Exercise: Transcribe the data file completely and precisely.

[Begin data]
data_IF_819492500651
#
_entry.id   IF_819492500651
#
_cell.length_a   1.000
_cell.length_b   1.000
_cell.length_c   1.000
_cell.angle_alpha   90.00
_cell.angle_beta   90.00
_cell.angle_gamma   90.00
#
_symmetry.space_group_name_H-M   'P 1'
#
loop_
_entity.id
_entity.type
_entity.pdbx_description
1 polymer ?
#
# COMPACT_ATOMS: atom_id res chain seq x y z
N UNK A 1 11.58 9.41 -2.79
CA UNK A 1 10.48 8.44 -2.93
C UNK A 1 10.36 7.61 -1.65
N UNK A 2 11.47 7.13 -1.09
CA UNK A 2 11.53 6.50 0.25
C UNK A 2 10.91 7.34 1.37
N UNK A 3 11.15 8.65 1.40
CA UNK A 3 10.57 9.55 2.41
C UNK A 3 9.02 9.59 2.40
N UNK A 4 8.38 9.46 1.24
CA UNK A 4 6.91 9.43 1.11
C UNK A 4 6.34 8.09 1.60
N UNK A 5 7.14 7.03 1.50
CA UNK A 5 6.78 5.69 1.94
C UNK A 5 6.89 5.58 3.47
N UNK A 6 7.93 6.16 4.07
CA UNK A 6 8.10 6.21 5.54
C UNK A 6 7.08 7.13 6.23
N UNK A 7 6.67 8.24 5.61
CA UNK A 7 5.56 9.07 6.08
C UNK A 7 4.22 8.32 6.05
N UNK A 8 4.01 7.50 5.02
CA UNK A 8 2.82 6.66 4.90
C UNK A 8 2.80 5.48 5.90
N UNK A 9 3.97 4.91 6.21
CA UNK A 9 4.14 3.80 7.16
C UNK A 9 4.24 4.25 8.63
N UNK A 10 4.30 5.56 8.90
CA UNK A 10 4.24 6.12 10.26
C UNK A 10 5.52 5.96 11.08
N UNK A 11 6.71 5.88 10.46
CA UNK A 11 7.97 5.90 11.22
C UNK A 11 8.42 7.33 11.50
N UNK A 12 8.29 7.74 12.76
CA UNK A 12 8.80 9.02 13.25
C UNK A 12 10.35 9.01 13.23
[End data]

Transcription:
data_IF_819492500651
#
_entry.id   IF_819492500651
#
_cell.length_a   1.000
_cell.length_b   1.000
_cell.length_c   1.000
_cell.angle_alpha   90.00
_cell.angle_beta   90.00
_cell.angle_gamma   90.00
#
_symmetry.space_group_name_H-M   'P 1'
#
loop_
_entity.id
_entity.type
_entity.pdbx_description
1 polymer ?
#
# COMPACT_ATOMS: atom_id res chain seq x y z
N UNK A 1 11.58 9.41 -2.79
CA UNK A 1 10.48 8.44 -2.93
C UNK A 1 10.36 7.61 -1.65
N UNK A 2 11.47 7.13 -1.09
CA UNK A 2 11.53 6.50 0.25
C UNK A 2 10.91 7.34 1.37
N UNK A 3 11.15 8.65 1.40
CA UNK A 3 10.57 9.55 2.41
C UNK A 3 9.02 9.59 2.40
N UNK A 4 8.38 9.46 1.24
CA UNK A 4 6.91 9.43 1.11
C UNK A 4 6.34 8.09 1.60
N UNK A 5 7.14 7.03 1.50
CA UNK A 5 6.78 5.69 1.94
C UNK A 5 6.89 5.58 3.47
N UNK A 6 7.93 6.16 4.07
CA UNK A 6 8.10 6.21 5.54
C UNK A 6 7.08 7.13 6.23
N UNK A 7 6.67 8.24 5.61
CA UNK A 7 5.56 9.07 6.08
C UNK A 7 4.22 8.32 6.05
N UNK A 8 4.01 7.50 5.02
CA UNK A 8 2.82 6.66 4.90
C UNK A 8 2.80 5.48 5.90
N UNK A 9 3.97 4.91 6.21
CA UNK A 9 4.14 3.80 7.16
C UNK A 9 4.24 4.25 8.63
N UNK A 10 4.30 5.56 8.90
CA UNK A 10 4.24 6.12 10.26
C UNK A 10 5.52 5.96 11.08
N UNK A 11 6.71 5.88 10.46
CA UNK A 11 7.97 5.90 11.22
C UNK A 11 8.42 7.33 11.50
N UNK A 12 8.29 7.74 12.76
CA UNK A 12 8.80 9.02 13.25
C UNK A 12 10.35 9.01 13.23